β-Hydroxy β-methylbutyric acid (HMB), or β-hydroxy β-methylbutyrate, is a metabolite of the essential amino acid leucine and is synthesized in the human body. It plays a part in protein synthesis and was discovered by Dr. Steven L. Nissen at Iowa State University. It has been used in scientific studies to purportedly increase muscle mass and decrease muscle breakdown. However, Nissen held the original patent on the metabolite as a nutritional supplement. It was discovered in pigs and small quantities can also be found in grapefruit, alfalfa, and catfish. As a supplement it is usually sold as a calcium salt.
Research published in the Journal of Applied Physiology has shown that HMB may have an effect on increasing muscle weight and strength. A review in Nutrition & Metabolism provides an in depth and objective analysis of HMB research. The same study lists as HMBs proposed mechanisms of action the following:
Increased sarcolemmal integrity via conversion to HMG-CoA Enhanced protein synthesis via the mTOR pathway Depression of protein degradation through inhibition of the ubiquitin pathway Three grams of HMB per day may help muscles combat protein breakdown, assist in muscle repair and support increased endurance. Studies suggest its benefits may be greater for the untrained. Also, well-controlled scientific studies have found increases in muscle mass and decreases in body fat in 70 year old men. It has helped patients with chronic obstructive pulmonary disease in hospital intensive care units, muscle wasting associated with HIV or AIDS and with cancer, and trauma victims with severe injuries.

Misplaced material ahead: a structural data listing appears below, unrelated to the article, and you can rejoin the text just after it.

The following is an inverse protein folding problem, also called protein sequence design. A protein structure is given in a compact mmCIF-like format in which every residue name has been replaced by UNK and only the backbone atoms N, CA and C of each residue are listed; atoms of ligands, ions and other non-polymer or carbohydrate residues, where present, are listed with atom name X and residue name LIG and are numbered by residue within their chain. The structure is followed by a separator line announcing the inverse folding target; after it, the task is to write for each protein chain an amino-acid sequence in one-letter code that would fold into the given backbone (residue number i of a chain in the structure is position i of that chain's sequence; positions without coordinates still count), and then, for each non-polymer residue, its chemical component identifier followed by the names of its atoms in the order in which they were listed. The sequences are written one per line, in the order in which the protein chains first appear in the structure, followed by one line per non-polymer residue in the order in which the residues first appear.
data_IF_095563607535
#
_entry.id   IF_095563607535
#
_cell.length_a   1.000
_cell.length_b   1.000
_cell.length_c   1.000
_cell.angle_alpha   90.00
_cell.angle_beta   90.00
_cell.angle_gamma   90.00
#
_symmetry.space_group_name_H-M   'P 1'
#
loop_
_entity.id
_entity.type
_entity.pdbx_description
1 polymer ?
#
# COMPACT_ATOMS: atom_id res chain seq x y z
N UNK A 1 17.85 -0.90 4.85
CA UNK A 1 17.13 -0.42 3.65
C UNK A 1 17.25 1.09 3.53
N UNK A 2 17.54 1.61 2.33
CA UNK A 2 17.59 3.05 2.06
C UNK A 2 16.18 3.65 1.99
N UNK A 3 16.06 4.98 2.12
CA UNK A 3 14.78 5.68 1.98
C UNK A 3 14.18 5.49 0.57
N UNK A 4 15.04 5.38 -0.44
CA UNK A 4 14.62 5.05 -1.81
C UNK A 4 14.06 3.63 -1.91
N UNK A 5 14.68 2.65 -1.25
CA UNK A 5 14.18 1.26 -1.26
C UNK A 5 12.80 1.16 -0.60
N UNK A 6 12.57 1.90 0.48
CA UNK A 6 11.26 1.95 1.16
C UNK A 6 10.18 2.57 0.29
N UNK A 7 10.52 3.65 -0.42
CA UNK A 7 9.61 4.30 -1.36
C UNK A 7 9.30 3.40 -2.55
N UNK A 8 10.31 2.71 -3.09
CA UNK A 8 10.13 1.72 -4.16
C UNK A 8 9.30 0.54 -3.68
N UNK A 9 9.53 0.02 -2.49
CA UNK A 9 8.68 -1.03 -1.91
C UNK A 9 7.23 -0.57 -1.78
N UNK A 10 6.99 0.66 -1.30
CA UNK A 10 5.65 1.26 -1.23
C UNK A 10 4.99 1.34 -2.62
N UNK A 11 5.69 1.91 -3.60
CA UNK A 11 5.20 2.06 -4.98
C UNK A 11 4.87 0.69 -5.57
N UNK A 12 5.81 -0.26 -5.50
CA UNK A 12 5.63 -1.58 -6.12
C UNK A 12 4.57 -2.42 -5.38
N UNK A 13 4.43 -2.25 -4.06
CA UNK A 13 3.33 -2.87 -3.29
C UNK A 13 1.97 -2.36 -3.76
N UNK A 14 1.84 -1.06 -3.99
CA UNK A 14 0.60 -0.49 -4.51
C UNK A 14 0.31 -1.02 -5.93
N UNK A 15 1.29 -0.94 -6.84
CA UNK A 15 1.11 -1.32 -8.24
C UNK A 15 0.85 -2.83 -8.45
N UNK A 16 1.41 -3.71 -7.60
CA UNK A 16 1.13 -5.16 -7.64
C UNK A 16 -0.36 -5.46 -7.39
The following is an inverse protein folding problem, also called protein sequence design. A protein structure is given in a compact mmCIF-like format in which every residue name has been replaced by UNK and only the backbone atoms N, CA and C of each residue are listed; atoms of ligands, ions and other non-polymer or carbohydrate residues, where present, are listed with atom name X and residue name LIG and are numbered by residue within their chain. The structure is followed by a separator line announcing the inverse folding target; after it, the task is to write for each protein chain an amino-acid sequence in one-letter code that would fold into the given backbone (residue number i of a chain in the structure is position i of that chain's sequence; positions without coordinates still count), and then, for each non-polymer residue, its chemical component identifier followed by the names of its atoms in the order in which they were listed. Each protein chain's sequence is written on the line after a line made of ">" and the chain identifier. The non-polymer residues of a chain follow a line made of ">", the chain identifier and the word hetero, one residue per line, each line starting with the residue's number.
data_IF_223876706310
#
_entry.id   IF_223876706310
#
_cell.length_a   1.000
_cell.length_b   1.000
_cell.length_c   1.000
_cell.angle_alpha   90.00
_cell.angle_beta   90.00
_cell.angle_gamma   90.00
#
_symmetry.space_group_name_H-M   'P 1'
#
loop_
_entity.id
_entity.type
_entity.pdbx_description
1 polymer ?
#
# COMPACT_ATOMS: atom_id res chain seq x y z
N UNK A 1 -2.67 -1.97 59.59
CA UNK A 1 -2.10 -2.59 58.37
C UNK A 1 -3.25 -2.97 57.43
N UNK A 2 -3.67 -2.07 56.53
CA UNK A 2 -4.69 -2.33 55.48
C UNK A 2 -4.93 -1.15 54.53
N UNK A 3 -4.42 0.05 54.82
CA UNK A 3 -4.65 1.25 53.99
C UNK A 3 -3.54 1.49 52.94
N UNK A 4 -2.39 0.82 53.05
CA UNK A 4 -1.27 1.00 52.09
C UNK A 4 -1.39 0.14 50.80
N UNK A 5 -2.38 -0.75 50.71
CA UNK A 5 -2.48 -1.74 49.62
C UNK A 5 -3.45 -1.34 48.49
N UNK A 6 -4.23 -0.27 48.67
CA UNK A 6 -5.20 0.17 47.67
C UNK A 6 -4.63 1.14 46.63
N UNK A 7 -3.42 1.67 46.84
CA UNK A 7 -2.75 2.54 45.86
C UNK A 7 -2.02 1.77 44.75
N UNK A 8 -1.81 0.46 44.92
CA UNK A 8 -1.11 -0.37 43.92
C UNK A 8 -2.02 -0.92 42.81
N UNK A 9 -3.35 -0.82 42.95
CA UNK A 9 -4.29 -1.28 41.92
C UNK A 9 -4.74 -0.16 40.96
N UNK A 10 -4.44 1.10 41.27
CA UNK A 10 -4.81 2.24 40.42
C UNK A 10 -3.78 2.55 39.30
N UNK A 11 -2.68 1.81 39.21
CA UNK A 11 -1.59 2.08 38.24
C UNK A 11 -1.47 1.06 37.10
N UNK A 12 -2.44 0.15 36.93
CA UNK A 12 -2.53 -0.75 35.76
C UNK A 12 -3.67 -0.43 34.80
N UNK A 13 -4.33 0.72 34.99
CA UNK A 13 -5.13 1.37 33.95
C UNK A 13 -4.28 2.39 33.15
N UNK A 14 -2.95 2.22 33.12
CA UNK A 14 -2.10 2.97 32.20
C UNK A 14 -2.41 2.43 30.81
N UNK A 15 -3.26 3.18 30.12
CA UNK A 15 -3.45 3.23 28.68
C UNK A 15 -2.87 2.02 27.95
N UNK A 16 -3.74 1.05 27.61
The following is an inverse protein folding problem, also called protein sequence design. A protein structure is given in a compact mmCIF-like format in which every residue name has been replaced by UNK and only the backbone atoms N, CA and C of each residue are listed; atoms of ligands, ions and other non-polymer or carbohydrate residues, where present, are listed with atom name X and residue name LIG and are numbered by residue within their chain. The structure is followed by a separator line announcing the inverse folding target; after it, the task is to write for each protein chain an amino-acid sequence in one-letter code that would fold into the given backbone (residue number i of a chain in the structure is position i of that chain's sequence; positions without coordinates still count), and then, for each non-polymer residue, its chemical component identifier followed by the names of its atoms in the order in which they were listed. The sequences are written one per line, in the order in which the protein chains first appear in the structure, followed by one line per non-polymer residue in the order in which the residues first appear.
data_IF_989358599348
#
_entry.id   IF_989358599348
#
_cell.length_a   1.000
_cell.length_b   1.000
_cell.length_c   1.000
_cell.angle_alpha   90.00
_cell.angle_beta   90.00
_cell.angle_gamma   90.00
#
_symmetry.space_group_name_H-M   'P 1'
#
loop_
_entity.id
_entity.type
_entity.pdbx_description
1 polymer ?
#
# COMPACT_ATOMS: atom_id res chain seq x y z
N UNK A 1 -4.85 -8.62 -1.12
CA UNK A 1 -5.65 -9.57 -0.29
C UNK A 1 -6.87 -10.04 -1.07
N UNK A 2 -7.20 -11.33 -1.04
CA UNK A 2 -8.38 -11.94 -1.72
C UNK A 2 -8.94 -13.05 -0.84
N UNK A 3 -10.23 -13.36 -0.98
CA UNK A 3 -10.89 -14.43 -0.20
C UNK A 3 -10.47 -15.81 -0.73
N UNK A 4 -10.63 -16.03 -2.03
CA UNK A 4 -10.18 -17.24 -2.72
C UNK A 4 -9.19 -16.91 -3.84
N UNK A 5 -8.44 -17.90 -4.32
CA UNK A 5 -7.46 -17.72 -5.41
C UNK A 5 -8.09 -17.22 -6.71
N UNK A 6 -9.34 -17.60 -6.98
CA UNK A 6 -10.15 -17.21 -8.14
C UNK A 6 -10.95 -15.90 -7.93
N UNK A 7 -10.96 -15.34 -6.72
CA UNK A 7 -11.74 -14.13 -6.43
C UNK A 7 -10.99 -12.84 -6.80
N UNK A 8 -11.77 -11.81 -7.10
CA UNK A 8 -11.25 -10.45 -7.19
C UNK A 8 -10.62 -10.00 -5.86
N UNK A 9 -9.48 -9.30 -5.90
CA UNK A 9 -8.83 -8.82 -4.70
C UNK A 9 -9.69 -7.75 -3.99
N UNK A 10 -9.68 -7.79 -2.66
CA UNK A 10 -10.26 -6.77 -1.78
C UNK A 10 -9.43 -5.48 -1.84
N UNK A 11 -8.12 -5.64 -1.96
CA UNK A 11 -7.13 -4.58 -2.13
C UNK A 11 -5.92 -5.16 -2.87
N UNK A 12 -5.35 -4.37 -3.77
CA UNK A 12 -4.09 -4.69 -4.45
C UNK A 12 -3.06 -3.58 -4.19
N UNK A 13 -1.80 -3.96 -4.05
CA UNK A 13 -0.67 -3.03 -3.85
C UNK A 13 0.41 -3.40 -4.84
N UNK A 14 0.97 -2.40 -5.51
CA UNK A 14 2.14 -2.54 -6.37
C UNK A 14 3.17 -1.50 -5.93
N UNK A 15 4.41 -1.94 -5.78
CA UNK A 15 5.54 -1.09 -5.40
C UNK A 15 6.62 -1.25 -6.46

The human body produces about 0.2-0.4 grams per day. Standard doses in research studies have been 1.5 to 3.0 grams per day, usually divided into two doses.